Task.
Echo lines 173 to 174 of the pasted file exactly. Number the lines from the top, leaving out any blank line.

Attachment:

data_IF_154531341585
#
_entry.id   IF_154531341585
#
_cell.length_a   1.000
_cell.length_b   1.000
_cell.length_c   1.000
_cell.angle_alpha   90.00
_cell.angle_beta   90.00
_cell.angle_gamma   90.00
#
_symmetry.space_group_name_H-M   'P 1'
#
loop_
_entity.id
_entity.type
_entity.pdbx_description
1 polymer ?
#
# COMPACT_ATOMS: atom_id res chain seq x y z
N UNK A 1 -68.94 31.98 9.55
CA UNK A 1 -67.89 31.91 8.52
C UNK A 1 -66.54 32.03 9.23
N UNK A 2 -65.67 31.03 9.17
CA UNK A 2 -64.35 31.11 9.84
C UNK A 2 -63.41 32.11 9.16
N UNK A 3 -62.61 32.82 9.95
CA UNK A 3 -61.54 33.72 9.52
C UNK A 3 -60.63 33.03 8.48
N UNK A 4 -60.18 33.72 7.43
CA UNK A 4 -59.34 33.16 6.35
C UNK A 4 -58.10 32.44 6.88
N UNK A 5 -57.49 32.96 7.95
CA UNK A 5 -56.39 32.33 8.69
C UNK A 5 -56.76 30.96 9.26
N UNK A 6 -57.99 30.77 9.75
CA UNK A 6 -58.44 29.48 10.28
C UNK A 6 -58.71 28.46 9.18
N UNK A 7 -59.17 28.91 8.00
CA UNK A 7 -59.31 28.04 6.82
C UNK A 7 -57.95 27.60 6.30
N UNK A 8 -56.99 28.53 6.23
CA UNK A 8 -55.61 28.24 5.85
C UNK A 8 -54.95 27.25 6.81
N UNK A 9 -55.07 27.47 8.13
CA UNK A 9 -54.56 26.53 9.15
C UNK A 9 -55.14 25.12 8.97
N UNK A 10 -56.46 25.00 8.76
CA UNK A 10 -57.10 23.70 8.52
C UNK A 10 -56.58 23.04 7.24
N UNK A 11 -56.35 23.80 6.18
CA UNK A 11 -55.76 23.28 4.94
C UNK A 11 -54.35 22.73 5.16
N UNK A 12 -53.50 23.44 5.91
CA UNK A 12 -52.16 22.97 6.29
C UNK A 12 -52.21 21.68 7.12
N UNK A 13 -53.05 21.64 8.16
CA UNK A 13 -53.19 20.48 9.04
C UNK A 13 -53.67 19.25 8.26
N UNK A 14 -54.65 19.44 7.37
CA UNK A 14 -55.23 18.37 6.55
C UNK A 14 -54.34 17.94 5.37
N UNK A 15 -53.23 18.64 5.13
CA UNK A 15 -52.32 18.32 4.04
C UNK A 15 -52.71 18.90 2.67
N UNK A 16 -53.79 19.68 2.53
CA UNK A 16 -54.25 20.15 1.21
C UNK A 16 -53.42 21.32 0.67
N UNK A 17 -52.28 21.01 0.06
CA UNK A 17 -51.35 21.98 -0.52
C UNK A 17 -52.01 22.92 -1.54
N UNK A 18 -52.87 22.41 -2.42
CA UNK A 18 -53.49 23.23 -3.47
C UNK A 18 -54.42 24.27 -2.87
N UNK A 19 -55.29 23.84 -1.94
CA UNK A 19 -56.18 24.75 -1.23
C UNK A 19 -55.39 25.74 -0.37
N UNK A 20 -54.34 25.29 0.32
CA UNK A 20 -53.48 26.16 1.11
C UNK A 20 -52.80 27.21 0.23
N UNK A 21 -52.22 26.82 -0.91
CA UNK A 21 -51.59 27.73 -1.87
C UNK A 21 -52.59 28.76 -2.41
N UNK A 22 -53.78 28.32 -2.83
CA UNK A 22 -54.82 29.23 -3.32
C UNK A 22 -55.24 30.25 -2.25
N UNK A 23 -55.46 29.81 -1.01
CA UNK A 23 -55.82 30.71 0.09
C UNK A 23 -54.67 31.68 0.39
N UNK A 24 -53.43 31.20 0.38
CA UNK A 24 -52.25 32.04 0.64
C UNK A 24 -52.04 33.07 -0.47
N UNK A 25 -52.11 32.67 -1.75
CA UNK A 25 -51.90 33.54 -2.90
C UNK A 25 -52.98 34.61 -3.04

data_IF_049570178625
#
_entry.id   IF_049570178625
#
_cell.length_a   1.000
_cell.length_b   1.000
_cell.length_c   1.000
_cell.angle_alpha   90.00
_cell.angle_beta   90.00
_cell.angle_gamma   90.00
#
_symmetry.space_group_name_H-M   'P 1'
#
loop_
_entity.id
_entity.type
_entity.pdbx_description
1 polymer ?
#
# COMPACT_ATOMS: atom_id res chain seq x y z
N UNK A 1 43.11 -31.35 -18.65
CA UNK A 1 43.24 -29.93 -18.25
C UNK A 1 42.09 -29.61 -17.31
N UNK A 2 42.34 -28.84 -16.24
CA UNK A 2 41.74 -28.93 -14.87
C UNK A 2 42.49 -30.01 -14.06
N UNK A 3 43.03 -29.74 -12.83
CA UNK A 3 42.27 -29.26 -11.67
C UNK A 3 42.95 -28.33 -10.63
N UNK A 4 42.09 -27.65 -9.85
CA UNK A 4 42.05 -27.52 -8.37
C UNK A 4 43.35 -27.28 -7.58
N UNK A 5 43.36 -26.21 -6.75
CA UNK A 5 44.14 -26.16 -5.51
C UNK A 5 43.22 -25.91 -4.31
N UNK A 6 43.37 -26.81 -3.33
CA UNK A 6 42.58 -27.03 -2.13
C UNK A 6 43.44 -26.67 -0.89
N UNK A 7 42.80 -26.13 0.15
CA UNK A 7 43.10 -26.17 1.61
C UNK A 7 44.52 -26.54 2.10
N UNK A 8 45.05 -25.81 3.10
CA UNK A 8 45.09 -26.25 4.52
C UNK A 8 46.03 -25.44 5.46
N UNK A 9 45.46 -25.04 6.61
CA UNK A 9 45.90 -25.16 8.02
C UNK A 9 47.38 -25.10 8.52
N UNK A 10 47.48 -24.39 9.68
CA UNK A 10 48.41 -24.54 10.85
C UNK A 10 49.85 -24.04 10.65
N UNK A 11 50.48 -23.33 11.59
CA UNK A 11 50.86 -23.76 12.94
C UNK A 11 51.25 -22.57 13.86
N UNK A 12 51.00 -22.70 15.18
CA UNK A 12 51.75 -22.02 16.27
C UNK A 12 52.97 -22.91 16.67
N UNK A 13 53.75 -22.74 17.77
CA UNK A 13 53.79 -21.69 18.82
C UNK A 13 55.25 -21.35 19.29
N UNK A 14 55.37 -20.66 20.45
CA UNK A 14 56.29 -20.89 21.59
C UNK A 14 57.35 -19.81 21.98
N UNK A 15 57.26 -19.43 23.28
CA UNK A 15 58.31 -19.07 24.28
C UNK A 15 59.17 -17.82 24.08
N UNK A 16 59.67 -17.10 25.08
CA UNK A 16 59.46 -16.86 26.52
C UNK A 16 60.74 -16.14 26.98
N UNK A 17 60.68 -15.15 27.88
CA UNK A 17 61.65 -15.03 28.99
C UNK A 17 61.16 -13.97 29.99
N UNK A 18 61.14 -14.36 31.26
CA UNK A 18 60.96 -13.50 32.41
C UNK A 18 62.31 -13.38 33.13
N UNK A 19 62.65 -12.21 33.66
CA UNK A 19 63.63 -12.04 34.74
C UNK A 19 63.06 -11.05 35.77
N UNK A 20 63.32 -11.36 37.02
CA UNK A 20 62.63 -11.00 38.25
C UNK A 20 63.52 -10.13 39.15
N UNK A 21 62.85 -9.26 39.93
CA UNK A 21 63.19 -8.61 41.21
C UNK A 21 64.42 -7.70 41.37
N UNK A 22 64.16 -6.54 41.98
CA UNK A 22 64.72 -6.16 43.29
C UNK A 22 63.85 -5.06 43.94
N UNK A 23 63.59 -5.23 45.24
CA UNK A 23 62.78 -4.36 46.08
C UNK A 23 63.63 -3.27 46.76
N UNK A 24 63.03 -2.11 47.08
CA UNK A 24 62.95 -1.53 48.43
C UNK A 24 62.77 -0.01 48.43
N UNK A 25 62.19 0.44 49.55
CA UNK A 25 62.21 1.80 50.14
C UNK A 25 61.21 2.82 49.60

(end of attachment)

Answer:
N UNK A 20 63.32 -11.36 37.02
CA UNK A 20 62.63 -11.00 38.25